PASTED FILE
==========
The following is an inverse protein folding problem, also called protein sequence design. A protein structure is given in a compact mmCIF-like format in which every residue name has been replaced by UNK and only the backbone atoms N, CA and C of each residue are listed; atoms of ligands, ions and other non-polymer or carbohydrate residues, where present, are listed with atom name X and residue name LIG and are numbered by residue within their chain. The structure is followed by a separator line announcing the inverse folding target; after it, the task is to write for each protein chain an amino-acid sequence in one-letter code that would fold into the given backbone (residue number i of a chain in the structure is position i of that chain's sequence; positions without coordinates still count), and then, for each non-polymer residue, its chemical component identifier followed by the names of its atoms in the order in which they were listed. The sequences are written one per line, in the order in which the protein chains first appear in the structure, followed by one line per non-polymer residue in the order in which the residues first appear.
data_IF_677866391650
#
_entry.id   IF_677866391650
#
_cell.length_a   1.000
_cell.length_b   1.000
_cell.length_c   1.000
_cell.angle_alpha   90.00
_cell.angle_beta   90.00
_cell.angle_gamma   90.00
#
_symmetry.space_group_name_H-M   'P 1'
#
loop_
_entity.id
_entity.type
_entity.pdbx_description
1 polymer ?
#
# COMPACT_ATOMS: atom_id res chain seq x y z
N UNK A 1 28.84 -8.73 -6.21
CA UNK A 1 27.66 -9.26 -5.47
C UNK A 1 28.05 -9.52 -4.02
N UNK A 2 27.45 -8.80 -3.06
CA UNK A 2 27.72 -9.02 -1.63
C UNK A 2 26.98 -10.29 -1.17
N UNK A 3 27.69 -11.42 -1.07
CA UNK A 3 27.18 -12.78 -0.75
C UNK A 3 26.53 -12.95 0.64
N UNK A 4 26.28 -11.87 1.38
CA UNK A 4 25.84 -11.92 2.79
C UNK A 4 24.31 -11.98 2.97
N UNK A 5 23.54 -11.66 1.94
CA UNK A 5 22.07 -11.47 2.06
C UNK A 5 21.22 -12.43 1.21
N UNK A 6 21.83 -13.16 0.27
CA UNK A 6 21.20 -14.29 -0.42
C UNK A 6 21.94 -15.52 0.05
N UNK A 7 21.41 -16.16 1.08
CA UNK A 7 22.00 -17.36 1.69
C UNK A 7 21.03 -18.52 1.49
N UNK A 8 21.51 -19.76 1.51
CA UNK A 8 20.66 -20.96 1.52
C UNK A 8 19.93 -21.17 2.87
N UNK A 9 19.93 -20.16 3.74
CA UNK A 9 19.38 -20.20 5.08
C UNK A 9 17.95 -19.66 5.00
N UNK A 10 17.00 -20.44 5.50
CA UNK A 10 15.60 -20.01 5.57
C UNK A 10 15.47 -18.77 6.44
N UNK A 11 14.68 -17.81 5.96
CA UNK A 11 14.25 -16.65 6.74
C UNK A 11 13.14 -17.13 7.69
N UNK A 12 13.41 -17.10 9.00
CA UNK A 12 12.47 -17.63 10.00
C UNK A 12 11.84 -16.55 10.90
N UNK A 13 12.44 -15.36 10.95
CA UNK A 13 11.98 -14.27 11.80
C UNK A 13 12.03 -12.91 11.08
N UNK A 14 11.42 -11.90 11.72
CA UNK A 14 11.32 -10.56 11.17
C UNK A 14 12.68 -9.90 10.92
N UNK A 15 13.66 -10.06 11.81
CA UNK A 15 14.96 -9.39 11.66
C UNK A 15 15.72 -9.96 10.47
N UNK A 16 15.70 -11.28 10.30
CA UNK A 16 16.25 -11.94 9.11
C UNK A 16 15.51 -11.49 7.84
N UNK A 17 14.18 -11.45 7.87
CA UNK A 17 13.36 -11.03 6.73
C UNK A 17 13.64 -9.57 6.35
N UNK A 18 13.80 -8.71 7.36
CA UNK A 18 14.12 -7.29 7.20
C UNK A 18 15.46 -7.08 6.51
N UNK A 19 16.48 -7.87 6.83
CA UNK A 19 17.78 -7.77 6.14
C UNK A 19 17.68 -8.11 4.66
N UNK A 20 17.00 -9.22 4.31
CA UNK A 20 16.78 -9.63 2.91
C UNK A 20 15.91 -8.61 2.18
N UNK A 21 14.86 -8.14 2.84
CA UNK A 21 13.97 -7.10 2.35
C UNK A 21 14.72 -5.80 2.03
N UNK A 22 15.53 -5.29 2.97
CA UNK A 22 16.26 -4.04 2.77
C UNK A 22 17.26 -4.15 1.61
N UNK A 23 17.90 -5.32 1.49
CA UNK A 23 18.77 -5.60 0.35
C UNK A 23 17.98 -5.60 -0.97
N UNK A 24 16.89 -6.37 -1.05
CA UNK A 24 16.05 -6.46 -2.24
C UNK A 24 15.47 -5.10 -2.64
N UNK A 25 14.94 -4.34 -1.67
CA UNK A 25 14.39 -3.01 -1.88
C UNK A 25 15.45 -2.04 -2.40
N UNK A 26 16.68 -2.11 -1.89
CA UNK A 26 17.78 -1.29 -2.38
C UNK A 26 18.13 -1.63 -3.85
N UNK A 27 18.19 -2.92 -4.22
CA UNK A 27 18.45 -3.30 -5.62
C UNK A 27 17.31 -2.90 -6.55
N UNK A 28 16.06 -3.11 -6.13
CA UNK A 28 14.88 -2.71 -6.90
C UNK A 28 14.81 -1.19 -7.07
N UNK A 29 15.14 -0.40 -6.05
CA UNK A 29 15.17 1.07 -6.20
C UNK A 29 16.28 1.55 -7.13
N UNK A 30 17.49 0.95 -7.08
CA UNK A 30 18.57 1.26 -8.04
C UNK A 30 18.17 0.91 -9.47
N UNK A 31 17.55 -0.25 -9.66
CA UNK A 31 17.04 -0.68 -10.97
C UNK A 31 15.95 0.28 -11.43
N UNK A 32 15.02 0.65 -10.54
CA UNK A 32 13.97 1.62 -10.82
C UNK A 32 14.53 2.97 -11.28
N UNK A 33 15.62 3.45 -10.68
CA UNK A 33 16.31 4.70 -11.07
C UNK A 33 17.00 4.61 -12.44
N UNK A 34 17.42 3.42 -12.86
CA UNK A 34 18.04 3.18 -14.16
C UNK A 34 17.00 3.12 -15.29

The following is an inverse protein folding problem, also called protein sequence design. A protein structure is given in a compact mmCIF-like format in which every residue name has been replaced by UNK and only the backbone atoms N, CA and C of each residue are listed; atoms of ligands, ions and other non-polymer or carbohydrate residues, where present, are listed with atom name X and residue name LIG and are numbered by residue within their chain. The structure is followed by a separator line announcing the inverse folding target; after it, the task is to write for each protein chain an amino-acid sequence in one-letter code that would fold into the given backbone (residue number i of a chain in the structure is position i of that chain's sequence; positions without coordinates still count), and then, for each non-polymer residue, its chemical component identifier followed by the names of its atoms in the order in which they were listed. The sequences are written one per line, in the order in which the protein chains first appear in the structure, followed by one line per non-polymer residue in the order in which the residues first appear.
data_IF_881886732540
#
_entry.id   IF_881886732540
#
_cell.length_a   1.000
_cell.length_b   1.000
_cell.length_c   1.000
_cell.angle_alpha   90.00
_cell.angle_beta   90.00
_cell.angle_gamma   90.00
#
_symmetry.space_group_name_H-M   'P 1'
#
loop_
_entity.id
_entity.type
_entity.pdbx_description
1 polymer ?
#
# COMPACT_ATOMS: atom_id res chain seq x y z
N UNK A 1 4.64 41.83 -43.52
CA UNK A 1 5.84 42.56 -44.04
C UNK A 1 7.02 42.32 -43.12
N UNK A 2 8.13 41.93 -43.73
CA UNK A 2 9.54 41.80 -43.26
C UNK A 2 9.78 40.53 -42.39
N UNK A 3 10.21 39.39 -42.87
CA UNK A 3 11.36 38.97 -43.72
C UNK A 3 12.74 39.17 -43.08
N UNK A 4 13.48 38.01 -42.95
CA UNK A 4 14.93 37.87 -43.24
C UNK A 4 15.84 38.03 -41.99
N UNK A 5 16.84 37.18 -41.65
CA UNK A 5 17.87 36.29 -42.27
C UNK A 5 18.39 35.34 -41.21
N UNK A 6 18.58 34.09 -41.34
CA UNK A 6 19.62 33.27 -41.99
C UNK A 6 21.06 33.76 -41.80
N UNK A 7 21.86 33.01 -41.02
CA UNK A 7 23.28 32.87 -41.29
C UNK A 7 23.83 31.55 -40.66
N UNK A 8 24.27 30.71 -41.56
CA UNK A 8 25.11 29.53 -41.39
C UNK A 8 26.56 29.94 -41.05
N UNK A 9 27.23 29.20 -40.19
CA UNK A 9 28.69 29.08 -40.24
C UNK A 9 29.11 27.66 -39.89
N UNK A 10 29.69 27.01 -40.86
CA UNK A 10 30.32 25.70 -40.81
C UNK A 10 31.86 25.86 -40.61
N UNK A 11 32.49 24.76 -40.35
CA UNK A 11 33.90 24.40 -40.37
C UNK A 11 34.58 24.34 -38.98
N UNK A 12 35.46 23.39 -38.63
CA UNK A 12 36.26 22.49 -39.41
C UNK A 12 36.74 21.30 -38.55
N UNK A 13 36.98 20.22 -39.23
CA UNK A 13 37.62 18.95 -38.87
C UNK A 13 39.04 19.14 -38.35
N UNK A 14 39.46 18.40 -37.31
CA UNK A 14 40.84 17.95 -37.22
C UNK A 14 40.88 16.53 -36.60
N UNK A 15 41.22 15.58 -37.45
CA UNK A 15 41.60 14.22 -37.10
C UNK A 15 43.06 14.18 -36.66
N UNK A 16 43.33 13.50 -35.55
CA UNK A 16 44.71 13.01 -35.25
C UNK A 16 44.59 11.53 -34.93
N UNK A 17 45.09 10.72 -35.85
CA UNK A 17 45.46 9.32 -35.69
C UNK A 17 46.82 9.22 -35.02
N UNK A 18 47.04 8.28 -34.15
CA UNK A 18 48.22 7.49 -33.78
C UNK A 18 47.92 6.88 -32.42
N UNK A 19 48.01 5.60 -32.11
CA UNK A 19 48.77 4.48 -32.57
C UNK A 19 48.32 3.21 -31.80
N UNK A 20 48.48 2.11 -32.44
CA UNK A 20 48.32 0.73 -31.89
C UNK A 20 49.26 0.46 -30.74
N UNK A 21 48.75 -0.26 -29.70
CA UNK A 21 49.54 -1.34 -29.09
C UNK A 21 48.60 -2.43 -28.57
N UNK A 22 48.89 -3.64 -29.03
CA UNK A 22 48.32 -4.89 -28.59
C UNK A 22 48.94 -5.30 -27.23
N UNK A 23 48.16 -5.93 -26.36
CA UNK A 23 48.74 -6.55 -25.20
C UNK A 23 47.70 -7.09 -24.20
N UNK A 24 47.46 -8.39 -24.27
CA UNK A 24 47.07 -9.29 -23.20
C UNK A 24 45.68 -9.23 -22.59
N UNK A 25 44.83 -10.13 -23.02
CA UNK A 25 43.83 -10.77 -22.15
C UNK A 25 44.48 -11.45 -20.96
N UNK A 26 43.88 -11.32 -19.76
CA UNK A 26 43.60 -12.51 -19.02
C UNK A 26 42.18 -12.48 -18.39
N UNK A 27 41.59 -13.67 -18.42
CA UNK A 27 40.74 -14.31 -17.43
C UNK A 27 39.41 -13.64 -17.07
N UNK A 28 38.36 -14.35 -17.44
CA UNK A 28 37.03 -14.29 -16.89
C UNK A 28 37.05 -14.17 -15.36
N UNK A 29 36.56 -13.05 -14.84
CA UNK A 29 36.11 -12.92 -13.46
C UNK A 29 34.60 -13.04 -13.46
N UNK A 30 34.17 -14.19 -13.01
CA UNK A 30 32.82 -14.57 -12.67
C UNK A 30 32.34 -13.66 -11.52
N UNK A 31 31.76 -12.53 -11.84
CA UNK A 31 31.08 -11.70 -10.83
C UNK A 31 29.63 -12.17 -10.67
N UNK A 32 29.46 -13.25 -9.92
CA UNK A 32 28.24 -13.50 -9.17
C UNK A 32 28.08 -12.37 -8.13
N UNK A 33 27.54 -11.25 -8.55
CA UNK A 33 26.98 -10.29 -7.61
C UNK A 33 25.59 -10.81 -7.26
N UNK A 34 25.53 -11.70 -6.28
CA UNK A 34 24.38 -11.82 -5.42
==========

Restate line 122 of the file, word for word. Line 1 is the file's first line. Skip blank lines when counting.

CA UNK A 34 18.04 3.18 -14.16